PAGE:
Mary Ann Badavi
Mary Ann is a UX designer, content expert and noodle lover based in Washington D.C.

Bootcamp

Developing a prototype

It’s hard to come up with a prototype when your prototype is so dependent on sound—and you don’t have any instruments in your apartment!

prototype1.jpg

For my first lo-fi prototype, I simply sketched a 2D hallway of the Atlantic Avenue/Barclays Center station, with the appropriate lines. I assigned a musical note to each line: A for the 2 train, D for the 3 train, C for the B, E for the Q, G for the 4, and B for the 5. I purposely picked combinations that would create major chords, to avoid chord combinations that might cause sadness in moods. (Shoutout to the mapping episode of This American Life we listened to about everyday objects producing sad chords!)

Frustrated by my lack of keyboard (I used to have one in my old apartment), I used an online keyboard to recreate the note combinations I wanted. So for example, the 2/3 platform would sound like this:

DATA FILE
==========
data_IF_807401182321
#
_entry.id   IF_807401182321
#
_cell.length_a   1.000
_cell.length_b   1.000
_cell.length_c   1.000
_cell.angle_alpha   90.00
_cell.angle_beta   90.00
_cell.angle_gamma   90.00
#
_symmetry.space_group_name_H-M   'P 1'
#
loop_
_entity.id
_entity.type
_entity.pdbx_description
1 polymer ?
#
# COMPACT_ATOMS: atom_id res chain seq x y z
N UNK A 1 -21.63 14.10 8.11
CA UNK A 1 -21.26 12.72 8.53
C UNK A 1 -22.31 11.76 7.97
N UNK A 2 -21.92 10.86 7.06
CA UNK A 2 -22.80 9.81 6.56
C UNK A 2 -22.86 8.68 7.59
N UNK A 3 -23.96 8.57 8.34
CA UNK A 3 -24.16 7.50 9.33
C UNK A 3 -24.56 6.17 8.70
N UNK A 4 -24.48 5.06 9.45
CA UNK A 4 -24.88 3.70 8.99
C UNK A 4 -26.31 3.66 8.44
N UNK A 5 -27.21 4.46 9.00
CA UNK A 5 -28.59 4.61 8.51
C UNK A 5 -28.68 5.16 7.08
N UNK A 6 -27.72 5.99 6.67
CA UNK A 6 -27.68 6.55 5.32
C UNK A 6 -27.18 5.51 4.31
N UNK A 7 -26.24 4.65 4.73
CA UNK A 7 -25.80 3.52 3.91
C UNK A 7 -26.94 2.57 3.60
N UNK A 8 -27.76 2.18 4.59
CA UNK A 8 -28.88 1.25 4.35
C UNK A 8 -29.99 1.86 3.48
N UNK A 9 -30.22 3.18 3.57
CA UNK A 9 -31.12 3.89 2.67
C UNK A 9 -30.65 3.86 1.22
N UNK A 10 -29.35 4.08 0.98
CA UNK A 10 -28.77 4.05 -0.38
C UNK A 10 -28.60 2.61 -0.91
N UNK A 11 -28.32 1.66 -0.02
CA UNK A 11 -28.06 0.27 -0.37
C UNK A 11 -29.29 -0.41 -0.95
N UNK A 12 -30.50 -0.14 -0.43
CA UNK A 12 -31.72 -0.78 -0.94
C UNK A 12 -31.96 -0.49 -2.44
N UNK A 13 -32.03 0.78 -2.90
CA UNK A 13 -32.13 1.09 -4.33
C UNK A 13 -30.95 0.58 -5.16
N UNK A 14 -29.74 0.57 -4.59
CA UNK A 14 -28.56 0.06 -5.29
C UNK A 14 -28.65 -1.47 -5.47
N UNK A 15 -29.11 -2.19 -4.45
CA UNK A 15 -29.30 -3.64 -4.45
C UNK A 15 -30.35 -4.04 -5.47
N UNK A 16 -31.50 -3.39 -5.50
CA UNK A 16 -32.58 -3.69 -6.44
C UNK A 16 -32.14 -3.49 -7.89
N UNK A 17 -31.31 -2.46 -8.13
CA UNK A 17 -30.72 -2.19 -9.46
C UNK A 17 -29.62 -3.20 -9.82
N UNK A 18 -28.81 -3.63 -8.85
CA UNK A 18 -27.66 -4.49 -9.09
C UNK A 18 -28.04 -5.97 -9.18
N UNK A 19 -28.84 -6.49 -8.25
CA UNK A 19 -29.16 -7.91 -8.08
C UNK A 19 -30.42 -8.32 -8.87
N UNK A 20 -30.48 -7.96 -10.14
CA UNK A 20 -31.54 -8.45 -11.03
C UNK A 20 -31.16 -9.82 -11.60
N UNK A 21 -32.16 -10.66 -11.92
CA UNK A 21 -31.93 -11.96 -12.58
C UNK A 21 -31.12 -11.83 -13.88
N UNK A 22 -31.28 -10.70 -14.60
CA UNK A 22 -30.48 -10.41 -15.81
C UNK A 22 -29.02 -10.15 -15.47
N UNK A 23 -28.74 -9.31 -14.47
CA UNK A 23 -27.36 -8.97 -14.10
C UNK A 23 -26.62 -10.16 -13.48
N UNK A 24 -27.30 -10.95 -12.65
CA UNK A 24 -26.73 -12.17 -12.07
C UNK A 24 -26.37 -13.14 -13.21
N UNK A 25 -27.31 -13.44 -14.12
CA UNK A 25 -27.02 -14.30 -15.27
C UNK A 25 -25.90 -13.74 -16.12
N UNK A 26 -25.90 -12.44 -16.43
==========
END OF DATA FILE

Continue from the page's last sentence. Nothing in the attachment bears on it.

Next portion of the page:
As you go down the hallway from the main station, you would hear it as you approach the platform.

I also strung together all of the notes to form a “song” that would play at the Atlantic Ave stop (or if you were on a train approaching the stop). My thought is that these notes could be remixed by passengers in order to create new songs to play.

For my second prototype, I wanted something a little more interactive, where you would actually be able to hear the music while interacting with the prototype.

Using Adobe XD (for the first time!), I created different screens for each section of the station that would play different notes.

And now we wait for user testing!